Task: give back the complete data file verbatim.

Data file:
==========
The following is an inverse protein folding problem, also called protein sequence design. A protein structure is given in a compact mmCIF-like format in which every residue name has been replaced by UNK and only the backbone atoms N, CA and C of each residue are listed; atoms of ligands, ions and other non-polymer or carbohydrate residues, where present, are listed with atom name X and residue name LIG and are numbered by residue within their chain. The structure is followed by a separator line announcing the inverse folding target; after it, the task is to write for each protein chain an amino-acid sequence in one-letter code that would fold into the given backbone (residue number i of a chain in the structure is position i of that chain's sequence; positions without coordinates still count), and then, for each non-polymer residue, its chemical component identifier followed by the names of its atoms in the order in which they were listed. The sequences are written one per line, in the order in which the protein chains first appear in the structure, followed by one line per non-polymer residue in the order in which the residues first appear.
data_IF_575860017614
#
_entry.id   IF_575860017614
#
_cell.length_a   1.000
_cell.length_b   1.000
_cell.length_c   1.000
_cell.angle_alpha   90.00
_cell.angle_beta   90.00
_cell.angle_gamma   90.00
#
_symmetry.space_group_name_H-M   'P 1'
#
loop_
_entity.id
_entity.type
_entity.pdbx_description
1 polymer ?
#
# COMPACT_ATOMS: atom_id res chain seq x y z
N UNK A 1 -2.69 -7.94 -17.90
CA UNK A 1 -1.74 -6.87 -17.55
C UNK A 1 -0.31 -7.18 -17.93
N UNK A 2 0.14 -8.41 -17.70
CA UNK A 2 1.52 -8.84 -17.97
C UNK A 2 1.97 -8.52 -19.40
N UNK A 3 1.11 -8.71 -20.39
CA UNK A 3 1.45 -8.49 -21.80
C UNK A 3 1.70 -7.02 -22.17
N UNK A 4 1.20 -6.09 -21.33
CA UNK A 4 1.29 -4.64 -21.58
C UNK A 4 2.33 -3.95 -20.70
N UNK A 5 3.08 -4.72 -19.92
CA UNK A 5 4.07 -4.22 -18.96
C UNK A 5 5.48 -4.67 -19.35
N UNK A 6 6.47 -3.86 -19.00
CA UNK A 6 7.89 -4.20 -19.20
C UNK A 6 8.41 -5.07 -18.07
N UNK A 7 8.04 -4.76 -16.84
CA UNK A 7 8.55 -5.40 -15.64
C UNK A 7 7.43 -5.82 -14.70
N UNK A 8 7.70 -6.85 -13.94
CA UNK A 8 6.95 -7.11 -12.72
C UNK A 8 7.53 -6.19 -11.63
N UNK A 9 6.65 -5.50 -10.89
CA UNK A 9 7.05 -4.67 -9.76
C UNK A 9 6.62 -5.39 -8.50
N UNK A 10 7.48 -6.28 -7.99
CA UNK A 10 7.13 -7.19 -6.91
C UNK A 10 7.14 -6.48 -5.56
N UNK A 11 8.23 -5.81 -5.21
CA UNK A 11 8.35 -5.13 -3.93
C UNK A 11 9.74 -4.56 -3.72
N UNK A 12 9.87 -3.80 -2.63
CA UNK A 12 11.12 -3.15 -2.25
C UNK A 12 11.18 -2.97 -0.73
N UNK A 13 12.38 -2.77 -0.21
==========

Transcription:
The following is an inverse protein folding problem, also called protein sequence design. A protein structure is given in a compact mmCIF-like format in which every residue name has been replaced by UNK and only the backbone atoms N, CA and C of each residue are listed; atoms of ligands, ions and other non-polymer or carbohydrate residues, where present, are listed with atom name X and residue name LIG and are numbered by residue within their chain. The structure is followed by a separator line announcing the inverse folding target; after it, the task is to write for each protein chain an amino-acid sequence in one-letter code that would fold into the given backbone (residue number i of a chain in the structure is position i of that chain's sequence; positions without coordinates still count), and then, for each non-polymer residue, its chemical component identifier followed by the names of its atoms in the order in which they were listed. The sequences are written one per line, in the order in which the protein chains first appear in the structure, followed by one line per non-polymer residue in the order in which the residues first appear.
data_IF_575860017614
#
_entry.id   IF_575860017614
#
_cell.length_a   1.000
_cell.length_b   1.000
_cell.length_c   1.000
_cell.angle_alpha   90.00
_cell.angle_beta   90.00
_cell.angle_gamma   90.00
#
_symmetry.space_group_name_H-M   'P 1'
#
loop_
_entity.id
_entity.type
_entity.pdbx_description
1 polymer ?
#
# COMPACT_ATOMS: atom_id res chain seq x y z
N UNK A 1 -2.69 -7.94 -17.90
CA UNK A 1 -1.74 -6.87 -17.55
C UNK A 1 -0.31 -7.18 -17.93
N UNK A 2 0.14 -8.41 -17.70
CA UNK A 2 1.52 -8.84 -17.97
C UNK A 2 1.97 -8.52 -19.40
N UNK A 3 1.11 -8.71 -20.39
CA UNK A 3 1.45 -8.49 -21.80
C UNK A 3 1.70 -7.02 -22.17
N UNK A 4 1.20 -6.09 -21.33
CA UNK A 4 1.29 -4.64 -21.58
C UNK A 4 2.33 -3.95 -20.70
N UNK A 5 3.08 -4.72 -19.92
CA UNK A 5 4.07 -4.22 -18.96
C UNK A 5 5.48 -4.67 -19.35
N UNK A 6 6.47 -3.86 -19.00
CA UNK A 6 7.89 -4.20 -19.20
C UNK A 6 8.41 -5.07 -18.07
N UNK A 7 8.04 -4.76 -16.84
CA UNK A 7 8.55 -5.40 -15.64
C UNK A 7 7.43 -5.82 -14.70
N UNK A 8 7.70 -6.85 -13.94
CA UNK A 8 6.95 -7.11 -12.72
C UNK A 8 7.53 -6.19 -11.63
N UNK A 9 6.65 -5.50 -10.89
CA UNK A 9 7.05 -4.67 -9.76
C UNK A 9 6.62 -5.39 -8.50
N UNK A 10 7.48 -6.28 -7.99
CA UNK A 10 7.13 -7.19 -6.91
C UNK A 10 7.14 -6.48 -5.56
N UNK A 11 8.23 -5.81 -5.21
CA UNK A 11 8.35 -5.13 -3.93
C UNK A 11 9.74 -4.56 -3.72
N UNK A 12 9.87 -3.80 -2.63
CA UNK A 12 11.12 -3.15 -2.25
C UNK A 12 11.18 -2.97 -0.73
N UNK A 13 12.38 -2.77 -0.21